The world-famous cloud storage giant Dropbox is a successful prime example of the explanatory video MVP (type 4). In the beginning, the (now extremely profitable) company consisted only of an explanatory video that conveyed the basic benefits of the product idea in an original way:
In terms of psychological perception, an explanatory video makes sense anyway: pictures say more than 1,000 words, and they stay in your head longer. The video about Dropbox must have been compelling because beta-user registrations rose from just under 5,000 to 75,000 overnight, even though the actual software solution did not exist yet!
The founders knew instantly – they’re onto something. Only after this success, they implemented a corresponding software solution, which is gaining more and more functionality to this day.
Ultimately, with an MVP, this is the key to the desired scalability: at some point, the functionality must be so good that customers willingly pay for it. Dropbox showed how this could work.
Zappos: An online shop that doesn’t actually exist (yet)
Today’s e-commerce champion Zappos (with annual sales counted in billions) started very small, with a Wizard of Oz MVP (type 5). Zappos did not start as a finished online shop with functioning logistics, but only as a ‘dummy’ to test hypotheses and research customer behavior. In the beginning, they were looking to answer one simple question – whether shoes could be bought online.
It was 1999, and the idea was new, risky, and brave, even though now we can clearly see its impact. So what they did was taking photos of shoes, uploading them to a website, and offering them for sale. For customers, the whole thing appeared to be a finished business model, even though in reality, in the very early phase, each shoe was bought from the local dealer after an order was placed and then simply sent by post.
It quickly became clear that the ‘sell shoes online’ business model was very promising. Today’s figures and revenue show how significant an outcome from an initially small product test can be.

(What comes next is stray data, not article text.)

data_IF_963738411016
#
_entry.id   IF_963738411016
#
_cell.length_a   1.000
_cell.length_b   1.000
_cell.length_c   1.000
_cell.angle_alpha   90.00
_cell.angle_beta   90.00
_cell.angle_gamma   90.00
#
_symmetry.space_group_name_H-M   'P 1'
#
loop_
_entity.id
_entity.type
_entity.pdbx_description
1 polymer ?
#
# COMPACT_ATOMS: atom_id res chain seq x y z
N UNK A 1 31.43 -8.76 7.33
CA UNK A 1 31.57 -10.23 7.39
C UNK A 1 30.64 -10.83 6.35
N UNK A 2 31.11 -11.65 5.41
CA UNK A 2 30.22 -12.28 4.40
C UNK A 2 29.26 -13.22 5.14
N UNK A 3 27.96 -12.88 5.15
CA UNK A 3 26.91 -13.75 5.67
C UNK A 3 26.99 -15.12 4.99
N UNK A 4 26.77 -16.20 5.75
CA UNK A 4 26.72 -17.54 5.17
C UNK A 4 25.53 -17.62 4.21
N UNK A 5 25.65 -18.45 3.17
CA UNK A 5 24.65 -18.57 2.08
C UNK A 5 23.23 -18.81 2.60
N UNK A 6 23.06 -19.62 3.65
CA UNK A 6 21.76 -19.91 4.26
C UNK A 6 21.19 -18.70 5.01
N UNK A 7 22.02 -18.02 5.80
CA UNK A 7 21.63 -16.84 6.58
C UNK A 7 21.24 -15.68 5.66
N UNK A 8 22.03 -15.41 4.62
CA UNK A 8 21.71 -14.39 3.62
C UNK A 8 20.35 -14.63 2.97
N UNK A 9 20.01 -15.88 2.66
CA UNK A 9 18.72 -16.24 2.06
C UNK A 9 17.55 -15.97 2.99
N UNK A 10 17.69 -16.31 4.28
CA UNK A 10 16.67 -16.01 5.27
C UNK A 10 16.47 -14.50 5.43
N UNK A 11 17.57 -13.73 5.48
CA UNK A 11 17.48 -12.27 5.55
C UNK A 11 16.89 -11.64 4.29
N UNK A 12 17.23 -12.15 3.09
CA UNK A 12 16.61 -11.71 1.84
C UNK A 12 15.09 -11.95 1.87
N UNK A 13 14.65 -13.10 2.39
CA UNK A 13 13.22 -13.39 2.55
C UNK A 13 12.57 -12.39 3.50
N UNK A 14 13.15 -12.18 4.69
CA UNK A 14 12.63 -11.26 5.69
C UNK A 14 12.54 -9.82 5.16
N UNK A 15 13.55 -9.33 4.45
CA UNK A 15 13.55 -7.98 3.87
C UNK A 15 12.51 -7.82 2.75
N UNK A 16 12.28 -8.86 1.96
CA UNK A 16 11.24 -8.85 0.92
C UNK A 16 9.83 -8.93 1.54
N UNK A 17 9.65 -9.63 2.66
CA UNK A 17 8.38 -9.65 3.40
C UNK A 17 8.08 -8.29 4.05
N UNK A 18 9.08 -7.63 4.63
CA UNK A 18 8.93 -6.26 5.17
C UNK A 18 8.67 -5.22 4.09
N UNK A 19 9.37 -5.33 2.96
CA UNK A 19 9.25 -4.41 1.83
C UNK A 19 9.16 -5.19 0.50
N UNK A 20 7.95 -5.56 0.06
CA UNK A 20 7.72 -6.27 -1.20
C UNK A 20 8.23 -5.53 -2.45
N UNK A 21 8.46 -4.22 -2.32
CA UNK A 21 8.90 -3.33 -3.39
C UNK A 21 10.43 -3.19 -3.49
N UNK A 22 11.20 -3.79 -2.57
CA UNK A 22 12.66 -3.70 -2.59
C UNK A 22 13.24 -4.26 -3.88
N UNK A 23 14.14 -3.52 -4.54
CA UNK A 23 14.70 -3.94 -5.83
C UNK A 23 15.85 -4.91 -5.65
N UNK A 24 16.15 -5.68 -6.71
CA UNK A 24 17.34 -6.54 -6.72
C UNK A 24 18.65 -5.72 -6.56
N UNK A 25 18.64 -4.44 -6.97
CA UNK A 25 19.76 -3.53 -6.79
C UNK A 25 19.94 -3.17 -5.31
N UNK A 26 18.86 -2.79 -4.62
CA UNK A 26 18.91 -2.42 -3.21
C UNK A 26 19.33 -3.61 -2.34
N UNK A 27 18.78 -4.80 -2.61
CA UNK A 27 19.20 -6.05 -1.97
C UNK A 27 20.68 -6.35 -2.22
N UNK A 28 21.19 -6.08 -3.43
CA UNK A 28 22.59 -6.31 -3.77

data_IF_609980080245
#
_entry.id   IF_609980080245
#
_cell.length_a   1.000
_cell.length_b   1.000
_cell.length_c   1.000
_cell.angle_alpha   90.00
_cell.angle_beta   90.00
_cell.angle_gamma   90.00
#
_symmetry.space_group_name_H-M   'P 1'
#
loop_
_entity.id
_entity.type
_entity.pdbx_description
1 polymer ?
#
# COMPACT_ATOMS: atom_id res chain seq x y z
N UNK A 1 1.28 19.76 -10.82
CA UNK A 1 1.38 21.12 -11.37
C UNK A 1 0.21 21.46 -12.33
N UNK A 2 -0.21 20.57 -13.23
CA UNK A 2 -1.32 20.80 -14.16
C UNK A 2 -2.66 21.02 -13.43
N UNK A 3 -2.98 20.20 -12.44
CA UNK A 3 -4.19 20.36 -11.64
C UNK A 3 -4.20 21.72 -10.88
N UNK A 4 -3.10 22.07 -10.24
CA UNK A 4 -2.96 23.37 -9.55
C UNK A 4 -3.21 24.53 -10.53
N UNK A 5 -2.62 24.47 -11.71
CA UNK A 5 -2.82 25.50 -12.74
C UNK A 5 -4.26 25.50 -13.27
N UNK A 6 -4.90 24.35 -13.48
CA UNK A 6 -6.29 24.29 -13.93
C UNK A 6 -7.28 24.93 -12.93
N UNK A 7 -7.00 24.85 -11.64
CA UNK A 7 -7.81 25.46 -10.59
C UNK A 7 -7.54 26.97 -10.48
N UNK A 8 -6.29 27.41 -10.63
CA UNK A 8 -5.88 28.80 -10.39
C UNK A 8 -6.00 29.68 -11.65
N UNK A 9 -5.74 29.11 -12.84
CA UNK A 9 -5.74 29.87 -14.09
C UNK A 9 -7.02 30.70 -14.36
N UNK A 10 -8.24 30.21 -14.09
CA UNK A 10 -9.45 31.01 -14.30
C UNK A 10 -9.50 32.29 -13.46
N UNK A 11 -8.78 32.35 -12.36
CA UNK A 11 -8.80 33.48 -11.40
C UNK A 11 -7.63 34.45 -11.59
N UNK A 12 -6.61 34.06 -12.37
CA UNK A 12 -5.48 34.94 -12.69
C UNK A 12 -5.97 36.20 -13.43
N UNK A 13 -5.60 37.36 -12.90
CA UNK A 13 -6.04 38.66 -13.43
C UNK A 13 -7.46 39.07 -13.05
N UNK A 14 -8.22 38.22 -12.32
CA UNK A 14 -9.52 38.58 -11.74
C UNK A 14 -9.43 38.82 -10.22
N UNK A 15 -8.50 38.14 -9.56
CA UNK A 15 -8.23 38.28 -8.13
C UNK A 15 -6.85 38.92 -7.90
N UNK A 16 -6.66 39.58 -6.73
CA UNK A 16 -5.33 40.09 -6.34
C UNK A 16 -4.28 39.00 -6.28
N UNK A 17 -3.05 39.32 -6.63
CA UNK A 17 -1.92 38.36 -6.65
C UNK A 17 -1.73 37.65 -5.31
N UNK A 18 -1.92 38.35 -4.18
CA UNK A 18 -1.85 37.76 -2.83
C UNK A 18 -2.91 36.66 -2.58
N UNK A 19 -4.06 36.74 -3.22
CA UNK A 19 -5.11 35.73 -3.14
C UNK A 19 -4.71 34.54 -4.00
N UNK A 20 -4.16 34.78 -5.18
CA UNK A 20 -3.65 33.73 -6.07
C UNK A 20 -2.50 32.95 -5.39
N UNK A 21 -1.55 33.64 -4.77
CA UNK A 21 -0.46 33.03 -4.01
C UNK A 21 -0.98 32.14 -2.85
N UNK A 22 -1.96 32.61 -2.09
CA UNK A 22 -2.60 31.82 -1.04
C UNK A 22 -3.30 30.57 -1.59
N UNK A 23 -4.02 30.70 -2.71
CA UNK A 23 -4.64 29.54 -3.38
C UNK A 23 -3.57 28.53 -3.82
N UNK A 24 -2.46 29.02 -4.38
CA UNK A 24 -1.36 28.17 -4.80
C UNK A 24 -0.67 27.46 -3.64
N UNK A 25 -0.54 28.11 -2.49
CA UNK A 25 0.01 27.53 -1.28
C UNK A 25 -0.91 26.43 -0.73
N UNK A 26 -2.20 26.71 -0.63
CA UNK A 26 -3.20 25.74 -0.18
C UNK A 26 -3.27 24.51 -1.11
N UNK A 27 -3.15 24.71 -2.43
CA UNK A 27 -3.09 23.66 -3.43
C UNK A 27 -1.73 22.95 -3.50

Buffer: What can become out of a landing page
The supposedly easiest way to bring an MVP to the market is by means of a landing page (type 3). As a successful practical minimum viable product example, you should take a closer look at Buffer. It’s an app to plan and control activities on social networks.
In the beginning, Buffer consisted of a very simple landing page that explained the product’s advantages. Interested parties were also encouraged to register directly. Email addresses obtained this way were used to interact with potential customers and to further develop the product using feedback. The next step was to test how willing customers were to pay for the service (depending on the possible functions).
Buffer is a successful and, at the same time, very vivid practical example of an MVP. It shows step by step how customer feedback can be efficiently integrated into planned learning processes. Fundamentally, this way offers a very low-cost and low-risk opportunity to test a product idea on the market for its chances of success.
Other minimum viable product examples
Before Spotify became an international music streaming service, its founder Daniel Ek tested his idea in Sweden. In an early version of Spotify, only Swedish artists were targeted as part of the service and only on the Swedish market. It functioned so well that the development and internationalization quickly followed.
Before the founders of Airbnb became known worldwide with their app, they tested the rental of rooms in their apartment. To do this, they set up a website, collected feedback, and learned what form Airbnb should take.
Additional practical applications and solutions
Video games as beta
Some video game developers allow interested players to play their game when it is not yet fully developed. This early contact allows them to give feedback early and influence the development of the game. The game developer receives support and feedback from beta-testers at an early stage and can test how and whether the game arrives.
Minimum viable team
A “minimum viable team” is the idea of a team consisting only of essential and important people who have clear roles and are experts in their field. They all work together on one goal, and their personalities and temperaments are coordinated or balanced.